As a South Tahoe Realtor, I frequently surf the web for information. Given that you’re currently reading this article, I assume you also want to acquire real estate information via the internet. Thus, I’ve looked through my web browser’s bookmarks and have pulled websites I figured would be most helpful to you. They cover a variety of real estate related topics. In no particular order, the websites I’ve chosen are:
Zillow.com – They have great aerial maps and a good discussion forum. They also have a good bit of information on all the homes here in the United States. However, most people go here for the Zestimate feature. Type in any home address and the Zestimate algorithm will provide a guess on what the home is worth. Take the Zestimate with a big grain of salt as it can oftentimes be very inaccurate. For more of my thoughts on that, see my post Estimating the Value of Zillow’s Zestimate.
Google Maps – When searching for a property’s location, it doesn’t get any better than Google Maps. I used MapQuest for years simply out of habit. As a Realtor, however, I got tired of its shortcomings. I switched to Google Maps several months ago and haven’t looked back.
SouthTahoeHouses.com – This is my personal homepage. Here you can search MLS listings for the entire south Tahoe region in California. For Nevada listings, see my broker, Deb Howard & Co.’s, Nevada search.
Craigslist – If you want to know of EVERY property for sale in South Lake Tahoe, you shouldn’t overlook those that are for sale by owner. These sellers often post their properties on Craigslist. I don’t use it much, but you should keep an eye on it.
RealtyTrac.com – This is a website that requires a paid subscription. I don’t use it, but I’ve heard good things about their foreclosure updates. I post a thorough foreclosure list but don’t feel at liberty to publish information on upcoming foreclosures. You can contact me for this information or you can use RealtyTrac.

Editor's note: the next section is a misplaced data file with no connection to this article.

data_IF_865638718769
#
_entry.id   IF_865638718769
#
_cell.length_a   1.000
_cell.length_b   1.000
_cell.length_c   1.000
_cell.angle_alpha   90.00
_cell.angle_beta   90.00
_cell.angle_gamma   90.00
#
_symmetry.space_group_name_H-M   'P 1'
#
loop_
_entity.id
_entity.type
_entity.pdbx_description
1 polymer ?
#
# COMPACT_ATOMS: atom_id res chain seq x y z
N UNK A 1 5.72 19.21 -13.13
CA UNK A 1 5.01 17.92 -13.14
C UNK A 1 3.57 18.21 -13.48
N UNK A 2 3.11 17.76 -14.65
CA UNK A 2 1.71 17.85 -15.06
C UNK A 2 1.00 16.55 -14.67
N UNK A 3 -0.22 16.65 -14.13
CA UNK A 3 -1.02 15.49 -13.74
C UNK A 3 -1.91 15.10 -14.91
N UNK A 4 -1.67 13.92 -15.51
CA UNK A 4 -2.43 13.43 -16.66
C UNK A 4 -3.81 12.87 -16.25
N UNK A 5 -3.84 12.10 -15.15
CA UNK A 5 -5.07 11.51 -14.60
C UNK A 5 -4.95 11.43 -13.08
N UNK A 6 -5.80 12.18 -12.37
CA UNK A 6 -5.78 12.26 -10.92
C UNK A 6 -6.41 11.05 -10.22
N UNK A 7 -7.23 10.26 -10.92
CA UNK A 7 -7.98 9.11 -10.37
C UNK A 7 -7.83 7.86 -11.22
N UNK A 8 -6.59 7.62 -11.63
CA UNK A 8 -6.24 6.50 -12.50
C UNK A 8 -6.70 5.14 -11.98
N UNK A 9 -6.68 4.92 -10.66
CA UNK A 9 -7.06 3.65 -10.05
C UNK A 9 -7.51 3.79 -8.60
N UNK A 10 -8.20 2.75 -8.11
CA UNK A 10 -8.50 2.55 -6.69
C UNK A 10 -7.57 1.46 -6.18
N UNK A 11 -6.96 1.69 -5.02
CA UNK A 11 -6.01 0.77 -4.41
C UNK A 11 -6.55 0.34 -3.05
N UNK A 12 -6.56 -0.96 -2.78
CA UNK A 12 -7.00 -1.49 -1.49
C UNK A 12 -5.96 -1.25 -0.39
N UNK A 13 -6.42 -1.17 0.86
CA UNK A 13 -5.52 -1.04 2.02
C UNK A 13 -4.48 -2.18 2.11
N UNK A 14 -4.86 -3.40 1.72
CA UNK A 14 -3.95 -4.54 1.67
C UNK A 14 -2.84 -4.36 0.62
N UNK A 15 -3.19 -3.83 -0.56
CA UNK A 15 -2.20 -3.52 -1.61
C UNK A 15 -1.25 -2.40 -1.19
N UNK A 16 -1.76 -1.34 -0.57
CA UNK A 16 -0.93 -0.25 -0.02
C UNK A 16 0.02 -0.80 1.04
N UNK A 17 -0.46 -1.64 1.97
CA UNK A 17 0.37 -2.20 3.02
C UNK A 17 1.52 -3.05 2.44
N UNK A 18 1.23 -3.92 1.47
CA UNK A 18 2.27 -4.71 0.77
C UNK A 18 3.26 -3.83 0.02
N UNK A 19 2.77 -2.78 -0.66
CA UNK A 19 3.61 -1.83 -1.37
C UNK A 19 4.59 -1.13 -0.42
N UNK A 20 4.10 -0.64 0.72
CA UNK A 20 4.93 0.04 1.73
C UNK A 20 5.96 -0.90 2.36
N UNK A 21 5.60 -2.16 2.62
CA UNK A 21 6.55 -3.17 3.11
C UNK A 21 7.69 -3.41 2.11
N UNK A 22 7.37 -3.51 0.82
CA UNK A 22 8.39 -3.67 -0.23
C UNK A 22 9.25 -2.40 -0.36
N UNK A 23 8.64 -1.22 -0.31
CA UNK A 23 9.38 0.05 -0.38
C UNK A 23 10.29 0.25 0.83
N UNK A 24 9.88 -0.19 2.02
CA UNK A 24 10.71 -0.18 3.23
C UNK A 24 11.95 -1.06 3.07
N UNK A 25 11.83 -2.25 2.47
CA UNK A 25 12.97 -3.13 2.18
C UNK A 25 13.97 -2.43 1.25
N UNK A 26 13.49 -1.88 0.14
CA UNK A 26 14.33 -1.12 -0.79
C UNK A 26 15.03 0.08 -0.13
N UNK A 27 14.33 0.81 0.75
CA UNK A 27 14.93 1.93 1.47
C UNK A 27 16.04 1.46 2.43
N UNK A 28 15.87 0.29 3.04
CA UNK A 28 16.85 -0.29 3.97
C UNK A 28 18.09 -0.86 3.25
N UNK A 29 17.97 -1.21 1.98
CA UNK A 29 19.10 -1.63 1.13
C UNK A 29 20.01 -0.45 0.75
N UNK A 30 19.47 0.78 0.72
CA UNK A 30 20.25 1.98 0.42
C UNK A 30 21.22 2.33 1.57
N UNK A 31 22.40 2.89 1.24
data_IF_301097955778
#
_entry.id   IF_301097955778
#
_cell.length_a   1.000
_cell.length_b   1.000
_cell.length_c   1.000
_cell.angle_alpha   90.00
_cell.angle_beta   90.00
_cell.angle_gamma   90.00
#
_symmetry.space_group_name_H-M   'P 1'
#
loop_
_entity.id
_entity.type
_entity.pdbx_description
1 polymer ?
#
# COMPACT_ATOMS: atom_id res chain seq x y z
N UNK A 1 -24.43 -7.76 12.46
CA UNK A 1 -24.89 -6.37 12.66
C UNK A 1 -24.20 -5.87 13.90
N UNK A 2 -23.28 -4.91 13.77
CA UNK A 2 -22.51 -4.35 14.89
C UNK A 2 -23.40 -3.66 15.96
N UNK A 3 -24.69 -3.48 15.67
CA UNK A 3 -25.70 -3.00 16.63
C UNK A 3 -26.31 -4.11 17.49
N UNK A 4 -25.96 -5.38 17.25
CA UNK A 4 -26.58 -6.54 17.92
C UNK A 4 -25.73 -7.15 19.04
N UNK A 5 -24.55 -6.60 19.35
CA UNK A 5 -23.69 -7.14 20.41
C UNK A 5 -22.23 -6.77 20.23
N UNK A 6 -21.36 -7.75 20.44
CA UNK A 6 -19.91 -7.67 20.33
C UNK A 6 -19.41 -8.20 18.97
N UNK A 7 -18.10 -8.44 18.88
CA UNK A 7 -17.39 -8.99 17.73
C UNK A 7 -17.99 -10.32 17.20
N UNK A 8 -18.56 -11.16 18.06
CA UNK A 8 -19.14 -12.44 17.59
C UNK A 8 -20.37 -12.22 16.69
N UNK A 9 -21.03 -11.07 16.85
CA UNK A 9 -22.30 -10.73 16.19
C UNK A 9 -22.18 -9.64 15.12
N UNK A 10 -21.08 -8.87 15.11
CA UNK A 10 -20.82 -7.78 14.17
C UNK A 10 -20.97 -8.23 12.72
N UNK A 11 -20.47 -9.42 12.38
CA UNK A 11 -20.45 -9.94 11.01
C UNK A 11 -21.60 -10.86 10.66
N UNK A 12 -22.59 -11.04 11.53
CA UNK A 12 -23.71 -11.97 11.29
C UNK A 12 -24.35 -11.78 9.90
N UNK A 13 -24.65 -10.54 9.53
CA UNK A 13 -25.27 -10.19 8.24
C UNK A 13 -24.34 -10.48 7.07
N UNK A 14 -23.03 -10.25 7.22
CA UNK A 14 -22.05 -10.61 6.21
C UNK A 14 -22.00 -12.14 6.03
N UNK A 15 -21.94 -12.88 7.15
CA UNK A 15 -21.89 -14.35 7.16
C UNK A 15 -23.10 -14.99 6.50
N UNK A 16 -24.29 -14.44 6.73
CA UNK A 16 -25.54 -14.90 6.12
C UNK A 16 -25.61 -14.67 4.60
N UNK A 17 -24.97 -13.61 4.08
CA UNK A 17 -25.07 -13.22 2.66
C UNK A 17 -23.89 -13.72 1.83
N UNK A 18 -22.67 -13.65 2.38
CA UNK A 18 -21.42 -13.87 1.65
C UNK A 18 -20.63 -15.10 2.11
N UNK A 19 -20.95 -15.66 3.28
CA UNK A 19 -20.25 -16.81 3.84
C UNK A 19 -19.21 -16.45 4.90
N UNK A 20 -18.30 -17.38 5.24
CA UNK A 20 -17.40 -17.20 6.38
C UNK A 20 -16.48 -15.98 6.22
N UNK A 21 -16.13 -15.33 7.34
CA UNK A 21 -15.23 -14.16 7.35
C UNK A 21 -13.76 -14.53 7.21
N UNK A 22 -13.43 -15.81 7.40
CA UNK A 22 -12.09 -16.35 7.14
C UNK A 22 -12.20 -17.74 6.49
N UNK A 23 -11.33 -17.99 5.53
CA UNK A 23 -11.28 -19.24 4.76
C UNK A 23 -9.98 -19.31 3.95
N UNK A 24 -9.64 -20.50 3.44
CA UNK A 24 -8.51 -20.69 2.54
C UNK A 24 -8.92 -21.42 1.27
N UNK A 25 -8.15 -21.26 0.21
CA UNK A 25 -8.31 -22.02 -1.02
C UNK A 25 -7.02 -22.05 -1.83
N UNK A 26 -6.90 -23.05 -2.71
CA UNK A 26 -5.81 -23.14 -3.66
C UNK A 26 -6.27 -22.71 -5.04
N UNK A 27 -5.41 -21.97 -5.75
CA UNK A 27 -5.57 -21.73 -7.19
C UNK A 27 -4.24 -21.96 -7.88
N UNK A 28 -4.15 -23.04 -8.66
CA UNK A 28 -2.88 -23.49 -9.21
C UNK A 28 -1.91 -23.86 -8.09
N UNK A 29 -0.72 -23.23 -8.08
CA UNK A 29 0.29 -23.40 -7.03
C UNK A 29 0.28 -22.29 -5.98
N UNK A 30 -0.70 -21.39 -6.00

TRPA.org – This is the homepage for the Tahoe Regional Planning Agency. The TRPA affects every homebuyer and homeowner in the Lake Tahoe basin. Their website provides comprehensive information on their regulations. If you’re working with a Realtor, I wouldn’t spend too much time here as your Realtor will probably be knowledgeable in TRPA regulations. This is the source, though.
ActiveRain.com – This site is for real estate professionals like Realtors, mortgage brokers, home stagers, etc. It’s a social networking site and is a great source of information. You can ask questions and get good responses here. Its sister site, Localism.com, is also a good source of information.
If you’ve found these sites helpful, feel free to let me know by commenting. If you know of additional sites that are really good, feel free to comment as well! –drew
Imagine the Lake Tahoe basin with 800,000 homes in it. A freeway, connecting different mountain peaks, overlooks the basin where the Tahoe Rim Trail currently lies. Lake Tahoe is another San Francisco. This is what many area planners hoped for in the 1960’s, shortly after the Olympic Games at Squaw Valley. Fortunately the government stepped in, and the U.S. Congress ratified an agreement in 1969 creating the Tahoe Regional Planning Agency (TRPA).
These days the TRPA is most often a target of criticism. The agency has had a tremendous affect on property owners and seekers in the Tahoe basin. Best Management Practices (BMP) regulations require homeowners to spend thousands to avoid water runoff from their properties. Proposed home additions are often blocked by the TRPA; and $5,000 fines are levied to those who remove trees without a permit.
In the weeks to come, several of my posts will cover different aspects of the TRPA and how it affects life in Lake Tahoe.